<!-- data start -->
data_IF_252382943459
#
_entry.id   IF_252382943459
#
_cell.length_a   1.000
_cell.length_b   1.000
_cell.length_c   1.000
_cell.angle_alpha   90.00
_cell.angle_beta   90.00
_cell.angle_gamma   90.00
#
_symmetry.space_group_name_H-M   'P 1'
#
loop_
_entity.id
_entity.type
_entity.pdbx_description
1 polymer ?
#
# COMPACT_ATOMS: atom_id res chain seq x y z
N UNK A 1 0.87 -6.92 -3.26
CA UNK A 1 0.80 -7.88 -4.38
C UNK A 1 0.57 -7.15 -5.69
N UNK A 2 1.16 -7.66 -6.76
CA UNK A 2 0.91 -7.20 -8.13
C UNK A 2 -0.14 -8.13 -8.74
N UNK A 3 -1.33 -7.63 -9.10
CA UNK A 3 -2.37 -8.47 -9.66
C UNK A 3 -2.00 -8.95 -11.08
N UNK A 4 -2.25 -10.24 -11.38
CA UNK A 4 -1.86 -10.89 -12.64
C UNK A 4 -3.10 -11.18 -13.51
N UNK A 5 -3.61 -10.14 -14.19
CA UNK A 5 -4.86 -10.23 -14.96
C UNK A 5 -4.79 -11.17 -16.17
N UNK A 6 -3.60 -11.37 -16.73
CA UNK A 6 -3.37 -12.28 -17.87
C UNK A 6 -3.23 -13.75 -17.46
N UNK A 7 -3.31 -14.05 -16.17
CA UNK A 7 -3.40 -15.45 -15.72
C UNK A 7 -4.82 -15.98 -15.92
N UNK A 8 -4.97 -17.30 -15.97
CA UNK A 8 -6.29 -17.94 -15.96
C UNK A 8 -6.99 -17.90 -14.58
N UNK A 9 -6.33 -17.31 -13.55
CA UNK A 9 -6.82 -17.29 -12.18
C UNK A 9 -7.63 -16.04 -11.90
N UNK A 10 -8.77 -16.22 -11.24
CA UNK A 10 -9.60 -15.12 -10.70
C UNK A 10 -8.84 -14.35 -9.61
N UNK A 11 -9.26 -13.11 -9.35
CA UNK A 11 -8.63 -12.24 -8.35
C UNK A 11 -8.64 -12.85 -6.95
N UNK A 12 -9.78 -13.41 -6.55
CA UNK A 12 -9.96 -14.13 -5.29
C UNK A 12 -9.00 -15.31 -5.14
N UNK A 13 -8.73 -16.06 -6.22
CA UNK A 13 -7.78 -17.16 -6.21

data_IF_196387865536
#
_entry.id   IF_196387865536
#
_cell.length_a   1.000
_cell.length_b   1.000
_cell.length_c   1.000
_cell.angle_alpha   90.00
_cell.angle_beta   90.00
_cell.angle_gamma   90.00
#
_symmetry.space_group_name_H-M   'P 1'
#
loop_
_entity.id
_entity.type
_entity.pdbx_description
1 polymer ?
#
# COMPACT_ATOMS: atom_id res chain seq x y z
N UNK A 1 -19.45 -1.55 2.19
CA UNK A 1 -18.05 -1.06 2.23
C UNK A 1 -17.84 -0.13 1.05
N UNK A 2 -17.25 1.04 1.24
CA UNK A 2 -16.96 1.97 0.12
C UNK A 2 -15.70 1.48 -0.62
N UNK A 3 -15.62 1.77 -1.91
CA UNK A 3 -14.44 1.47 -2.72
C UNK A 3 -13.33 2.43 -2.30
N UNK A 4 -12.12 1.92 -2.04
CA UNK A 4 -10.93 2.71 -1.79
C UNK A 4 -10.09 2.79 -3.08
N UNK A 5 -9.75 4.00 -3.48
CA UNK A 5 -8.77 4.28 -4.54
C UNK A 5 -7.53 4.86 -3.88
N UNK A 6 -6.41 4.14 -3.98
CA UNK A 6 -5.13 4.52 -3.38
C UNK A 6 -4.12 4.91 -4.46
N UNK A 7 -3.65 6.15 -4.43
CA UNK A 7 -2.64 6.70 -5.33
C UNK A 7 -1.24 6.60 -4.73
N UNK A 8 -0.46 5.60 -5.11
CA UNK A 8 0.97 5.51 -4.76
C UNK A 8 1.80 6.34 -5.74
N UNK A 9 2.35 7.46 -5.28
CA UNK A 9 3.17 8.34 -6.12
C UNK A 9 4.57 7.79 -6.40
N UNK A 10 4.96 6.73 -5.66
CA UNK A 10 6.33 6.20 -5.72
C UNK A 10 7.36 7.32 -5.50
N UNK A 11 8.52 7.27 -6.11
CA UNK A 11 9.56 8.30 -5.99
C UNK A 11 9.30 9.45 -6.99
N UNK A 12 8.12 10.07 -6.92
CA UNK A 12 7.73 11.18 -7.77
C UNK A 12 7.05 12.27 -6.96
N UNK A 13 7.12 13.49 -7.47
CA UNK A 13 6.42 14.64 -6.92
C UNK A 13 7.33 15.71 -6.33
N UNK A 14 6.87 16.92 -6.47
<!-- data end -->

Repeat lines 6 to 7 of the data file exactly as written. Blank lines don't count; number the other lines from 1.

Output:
_cell.length_b   1.000
_cell.length_c   1.000